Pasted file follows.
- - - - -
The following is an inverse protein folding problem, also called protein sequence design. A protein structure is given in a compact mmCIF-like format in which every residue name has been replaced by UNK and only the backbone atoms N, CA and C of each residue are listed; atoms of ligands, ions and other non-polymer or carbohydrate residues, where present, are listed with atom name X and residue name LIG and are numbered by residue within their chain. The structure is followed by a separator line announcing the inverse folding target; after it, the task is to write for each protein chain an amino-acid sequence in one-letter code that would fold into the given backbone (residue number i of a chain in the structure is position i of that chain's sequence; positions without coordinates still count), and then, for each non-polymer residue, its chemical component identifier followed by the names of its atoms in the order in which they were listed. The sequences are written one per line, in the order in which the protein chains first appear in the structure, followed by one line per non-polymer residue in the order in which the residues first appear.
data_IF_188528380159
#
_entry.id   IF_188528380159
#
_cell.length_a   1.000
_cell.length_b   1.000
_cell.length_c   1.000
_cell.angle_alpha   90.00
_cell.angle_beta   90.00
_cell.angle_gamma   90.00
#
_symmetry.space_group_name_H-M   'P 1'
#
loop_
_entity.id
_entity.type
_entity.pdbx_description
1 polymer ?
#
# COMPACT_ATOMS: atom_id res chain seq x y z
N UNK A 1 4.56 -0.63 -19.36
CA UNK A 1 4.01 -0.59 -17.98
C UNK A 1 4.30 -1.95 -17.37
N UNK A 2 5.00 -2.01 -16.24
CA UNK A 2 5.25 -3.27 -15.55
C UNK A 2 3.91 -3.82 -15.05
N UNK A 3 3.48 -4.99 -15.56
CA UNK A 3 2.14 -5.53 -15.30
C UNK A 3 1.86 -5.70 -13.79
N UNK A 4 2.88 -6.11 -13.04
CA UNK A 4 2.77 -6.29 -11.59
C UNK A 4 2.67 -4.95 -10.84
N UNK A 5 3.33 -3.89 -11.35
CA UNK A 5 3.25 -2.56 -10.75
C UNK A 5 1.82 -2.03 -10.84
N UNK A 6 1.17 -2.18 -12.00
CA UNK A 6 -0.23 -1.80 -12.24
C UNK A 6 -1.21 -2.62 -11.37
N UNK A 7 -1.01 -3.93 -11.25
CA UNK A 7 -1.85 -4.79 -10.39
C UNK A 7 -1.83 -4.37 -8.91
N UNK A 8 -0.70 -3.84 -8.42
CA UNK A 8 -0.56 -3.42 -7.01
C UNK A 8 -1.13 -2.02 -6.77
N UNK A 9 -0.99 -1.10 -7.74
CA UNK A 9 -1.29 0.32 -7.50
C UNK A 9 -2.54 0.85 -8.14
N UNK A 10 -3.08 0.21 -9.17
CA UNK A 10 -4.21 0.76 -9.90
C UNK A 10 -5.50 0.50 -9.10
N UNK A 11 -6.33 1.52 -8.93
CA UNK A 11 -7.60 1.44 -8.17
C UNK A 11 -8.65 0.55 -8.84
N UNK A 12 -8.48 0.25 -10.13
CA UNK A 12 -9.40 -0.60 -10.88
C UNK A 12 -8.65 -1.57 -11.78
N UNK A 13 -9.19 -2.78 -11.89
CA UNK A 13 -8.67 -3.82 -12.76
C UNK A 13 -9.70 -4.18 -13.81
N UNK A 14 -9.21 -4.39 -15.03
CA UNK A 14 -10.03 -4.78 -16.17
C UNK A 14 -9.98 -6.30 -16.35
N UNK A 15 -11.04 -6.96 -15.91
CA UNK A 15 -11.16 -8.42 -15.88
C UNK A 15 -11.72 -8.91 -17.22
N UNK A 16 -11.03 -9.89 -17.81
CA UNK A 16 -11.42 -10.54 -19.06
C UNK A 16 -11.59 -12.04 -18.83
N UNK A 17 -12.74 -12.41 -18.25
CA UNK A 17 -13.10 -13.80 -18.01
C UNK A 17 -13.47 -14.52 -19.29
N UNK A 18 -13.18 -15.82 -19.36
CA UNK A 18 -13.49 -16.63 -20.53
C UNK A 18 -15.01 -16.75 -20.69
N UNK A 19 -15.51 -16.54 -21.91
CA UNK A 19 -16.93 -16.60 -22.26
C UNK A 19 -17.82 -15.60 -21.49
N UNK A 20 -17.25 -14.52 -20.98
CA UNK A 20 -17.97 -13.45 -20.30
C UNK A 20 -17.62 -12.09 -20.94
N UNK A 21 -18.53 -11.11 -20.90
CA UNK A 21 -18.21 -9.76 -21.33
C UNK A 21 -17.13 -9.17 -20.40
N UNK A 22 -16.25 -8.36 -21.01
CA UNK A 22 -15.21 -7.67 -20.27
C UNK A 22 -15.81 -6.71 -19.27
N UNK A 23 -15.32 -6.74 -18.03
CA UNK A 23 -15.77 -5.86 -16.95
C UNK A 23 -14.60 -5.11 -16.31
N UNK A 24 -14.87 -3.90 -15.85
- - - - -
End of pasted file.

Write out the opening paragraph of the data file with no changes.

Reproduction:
The following is an inverse protein folding problem, also called protein sequence design. A protein structure is given in a compact mmCIF-like format in which every residue name has been replaced by UNK and only the backbone atoms N, CA and C of each residue are listed; atoms of ligands, ions and other non-polymer or carbohydrate residues, where present, are listed with atom name X and residue name LIG and are numbered by residue within their chain. The structure is followed by a separator line announcing the inverse folding target; after it, the task is to write for each protein chain an amino-acid sequence in one-letter code that would fold into the given backbone (residue number i of a chain in the structure is position i of that chain's sequence; positions without coordinates still count), and then, for each non-polymer residue, its chemical component identifier followed by the names of its atoms in the order in which they were listed. The sequences are written one per line, in the order in which the protein chains first appear in the structure, followed by one line per non-polymer residue in the order in which the residues first appear.